When working with my coaching group yesterday, I was sharing a personal story about my own struggles with relationships, particularly when I find myself physically disconnected from others.  When I go long stretches of time without seeing certain people, I tend to devalue the quality and importance of the relationship.  I lose my connection.  The tether between us breaks (for me) and I find myself incapable of feeling the connection.  I almost laughed at myself as I shared the story with my group because what I recognized the irony.  How could I possibly lead a discussion about the importance of different types of interactions and communications and not be self-aware in regards to my own struggles?  I stopped as I was sharing some thoughts about feeling detached from my community of friends and acknowledged that I do not respect my own needs and styles and simply abandon the principles when I am feeling weak and low.  I admitted that I had fallen into the trap of letting my warped perspective rooted in my dynamic challenges dictate my feelings and my impressions of others.  I called myself out.  I became the poster child for the conversation.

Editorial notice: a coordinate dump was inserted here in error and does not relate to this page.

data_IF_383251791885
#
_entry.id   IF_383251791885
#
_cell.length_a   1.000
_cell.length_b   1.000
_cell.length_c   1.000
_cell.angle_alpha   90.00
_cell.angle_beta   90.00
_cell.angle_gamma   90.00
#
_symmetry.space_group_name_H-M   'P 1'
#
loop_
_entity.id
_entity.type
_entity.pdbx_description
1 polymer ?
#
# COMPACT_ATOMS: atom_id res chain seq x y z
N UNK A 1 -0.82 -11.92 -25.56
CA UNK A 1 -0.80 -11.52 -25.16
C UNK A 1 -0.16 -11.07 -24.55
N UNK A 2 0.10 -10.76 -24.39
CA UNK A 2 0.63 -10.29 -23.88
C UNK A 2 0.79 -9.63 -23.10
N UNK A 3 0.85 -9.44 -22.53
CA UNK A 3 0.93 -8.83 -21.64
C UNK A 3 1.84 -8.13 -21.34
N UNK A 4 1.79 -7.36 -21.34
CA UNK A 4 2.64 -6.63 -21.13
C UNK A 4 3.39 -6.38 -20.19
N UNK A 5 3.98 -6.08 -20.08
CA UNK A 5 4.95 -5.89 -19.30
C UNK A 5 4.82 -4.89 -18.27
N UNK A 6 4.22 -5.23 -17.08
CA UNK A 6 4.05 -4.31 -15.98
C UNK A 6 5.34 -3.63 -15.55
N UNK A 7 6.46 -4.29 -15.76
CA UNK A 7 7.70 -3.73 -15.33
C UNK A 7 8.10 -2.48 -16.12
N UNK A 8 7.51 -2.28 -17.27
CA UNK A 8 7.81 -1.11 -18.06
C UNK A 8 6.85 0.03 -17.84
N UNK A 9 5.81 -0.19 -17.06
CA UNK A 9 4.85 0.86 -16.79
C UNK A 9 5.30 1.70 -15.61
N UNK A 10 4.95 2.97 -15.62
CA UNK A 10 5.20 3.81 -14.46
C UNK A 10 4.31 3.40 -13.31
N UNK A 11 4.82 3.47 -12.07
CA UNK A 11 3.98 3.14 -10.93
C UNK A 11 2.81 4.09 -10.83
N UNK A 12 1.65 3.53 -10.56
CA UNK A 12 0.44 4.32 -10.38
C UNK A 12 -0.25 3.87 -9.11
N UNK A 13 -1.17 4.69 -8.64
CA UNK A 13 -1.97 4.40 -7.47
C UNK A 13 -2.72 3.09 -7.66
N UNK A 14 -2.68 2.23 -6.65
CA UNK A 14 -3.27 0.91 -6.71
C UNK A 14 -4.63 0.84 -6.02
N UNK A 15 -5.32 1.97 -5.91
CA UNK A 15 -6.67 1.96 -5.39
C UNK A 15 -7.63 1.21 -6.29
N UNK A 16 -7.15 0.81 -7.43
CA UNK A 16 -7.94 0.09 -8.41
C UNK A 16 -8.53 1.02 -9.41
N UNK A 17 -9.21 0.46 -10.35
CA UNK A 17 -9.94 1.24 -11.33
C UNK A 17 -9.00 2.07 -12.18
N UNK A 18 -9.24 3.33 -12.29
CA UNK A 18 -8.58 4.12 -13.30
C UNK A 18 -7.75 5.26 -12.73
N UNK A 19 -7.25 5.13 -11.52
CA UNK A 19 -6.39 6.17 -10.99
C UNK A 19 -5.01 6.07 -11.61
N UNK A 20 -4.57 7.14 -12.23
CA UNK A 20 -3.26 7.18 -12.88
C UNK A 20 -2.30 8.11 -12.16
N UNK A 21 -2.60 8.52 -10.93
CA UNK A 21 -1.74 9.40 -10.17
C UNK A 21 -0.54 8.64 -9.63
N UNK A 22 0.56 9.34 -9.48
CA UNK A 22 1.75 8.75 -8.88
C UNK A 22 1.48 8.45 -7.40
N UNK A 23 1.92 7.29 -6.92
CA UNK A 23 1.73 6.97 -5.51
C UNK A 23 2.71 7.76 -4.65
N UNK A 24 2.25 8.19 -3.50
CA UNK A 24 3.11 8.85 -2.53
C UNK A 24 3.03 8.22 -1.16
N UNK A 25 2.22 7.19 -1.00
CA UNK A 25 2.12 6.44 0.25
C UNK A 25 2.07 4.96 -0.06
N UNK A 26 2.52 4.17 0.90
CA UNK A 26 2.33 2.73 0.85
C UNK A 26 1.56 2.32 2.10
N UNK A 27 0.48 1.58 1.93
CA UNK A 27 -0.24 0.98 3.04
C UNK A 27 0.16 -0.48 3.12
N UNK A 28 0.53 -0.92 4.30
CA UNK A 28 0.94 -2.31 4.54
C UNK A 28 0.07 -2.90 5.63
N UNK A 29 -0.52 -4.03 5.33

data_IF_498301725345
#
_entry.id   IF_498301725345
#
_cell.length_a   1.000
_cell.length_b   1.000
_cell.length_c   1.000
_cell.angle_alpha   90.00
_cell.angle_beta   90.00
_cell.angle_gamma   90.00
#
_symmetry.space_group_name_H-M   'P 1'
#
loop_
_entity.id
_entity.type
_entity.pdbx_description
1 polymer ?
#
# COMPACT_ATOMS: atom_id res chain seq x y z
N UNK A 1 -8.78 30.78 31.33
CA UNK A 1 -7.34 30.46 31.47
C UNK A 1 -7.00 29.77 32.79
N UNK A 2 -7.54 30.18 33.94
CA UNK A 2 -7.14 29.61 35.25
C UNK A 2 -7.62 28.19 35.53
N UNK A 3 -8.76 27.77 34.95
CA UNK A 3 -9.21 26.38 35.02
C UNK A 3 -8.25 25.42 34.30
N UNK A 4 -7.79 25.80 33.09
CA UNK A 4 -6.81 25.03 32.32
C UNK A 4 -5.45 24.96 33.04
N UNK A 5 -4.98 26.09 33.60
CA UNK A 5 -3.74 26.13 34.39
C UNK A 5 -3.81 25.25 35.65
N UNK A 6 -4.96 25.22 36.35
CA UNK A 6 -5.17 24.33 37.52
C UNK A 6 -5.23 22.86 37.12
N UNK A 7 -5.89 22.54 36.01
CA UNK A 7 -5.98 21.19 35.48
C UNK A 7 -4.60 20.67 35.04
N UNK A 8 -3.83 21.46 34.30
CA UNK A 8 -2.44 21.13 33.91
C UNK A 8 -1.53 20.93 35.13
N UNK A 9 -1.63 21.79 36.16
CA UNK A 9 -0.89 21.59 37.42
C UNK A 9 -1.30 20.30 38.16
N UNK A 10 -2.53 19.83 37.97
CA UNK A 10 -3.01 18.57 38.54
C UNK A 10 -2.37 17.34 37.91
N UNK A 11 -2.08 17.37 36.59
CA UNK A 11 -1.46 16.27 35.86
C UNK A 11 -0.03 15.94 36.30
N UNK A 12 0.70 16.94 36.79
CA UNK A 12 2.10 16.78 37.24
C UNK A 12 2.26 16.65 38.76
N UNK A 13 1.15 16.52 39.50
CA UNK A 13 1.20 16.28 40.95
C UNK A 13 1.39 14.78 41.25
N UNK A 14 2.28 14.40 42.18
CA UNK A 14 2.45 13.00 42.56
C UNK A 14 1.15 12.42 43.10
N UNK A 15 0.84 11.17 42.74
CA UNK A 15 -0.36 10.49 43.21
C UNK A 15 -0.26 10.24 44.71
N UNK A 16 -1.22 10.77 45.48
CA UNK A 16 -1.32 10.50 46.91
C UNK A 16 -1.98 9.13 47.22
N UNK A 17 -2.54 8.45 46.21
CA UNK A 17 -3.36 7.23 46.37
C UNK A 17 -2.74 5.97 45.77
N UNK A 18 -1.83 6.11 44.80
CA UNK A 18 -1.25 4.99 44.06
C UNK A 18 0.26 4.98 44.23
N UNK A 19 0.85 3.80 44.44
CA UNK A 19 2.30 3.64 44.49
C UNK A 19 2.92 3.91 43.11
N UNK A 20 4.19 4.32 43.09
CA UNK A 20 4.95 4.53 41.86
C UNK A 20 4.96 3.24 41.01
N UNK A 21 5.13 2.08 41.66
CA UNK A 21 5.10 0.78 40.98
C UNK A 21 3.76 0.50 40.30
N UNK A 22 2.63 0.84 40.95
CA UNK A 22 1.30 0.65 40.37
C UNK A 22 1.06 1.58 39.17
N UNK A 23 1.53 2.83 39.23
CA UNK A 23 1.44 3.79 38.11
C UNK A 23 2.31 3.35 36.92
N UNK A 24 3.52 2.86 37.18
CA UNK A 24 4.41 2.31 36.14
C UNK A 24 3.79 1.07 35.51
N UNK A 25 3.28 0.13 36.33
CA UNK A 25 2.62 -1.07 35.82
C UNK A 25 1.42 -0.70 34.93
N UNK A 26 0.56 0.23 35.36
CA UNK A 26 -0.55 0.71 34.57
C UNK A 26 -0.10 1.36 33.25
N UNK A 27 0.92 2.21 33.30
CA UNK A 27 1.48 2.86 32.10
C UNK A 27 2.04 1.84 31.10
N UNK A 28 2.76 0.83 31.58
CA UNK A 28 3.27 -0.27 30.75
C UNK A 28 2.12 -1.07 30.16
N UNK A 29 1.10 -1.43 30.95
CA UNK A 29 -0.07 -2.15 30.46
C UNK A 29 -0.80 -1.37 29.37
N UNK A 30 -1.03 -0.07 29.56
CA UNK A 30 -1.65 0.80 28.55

Here is what I know to be true – for me.  I thrive on human interaction.  I derive energy from others.  I am sure that puts me way out on the spectrum as an extrovert.  At the same time, I need quiet time and the ability to shut myself down to focus, recharge.  Characteristics more typically attached to introverts.  I am actually an ambivert – fluctuating to either end of the spectrum at different points in time.  I know that I cannot maintain relationships without personal interaction.  It depletes me to try to maintain my level of connection without getting the energy from the other person to reinforce my bond.  It requires too much work for me to do all of that on my own.  I also know that I do not respect these characteristics of mine and often interpret my feelings resulting from not honoring these needs incorrectly.  And so begins a negative spiral of thinking of me.  I circle the drain and down I fall, deep into the hole.  I am a walking contradiction and, on a fairly regular basis, my own contradiction kicks me in the ass.

The good news is that I know this about myself.  And how did I learn it?  Well, of course, during one of my two steps backwards.  And that, right here, is why I believe in the universe.  Those backward steps are typically where I learn everything.  The place where I am most uncomfortable.  Ironically (and thankfully), I have learned that I can take those steps backwards and even go tumbling down and the universe will be there to catch me.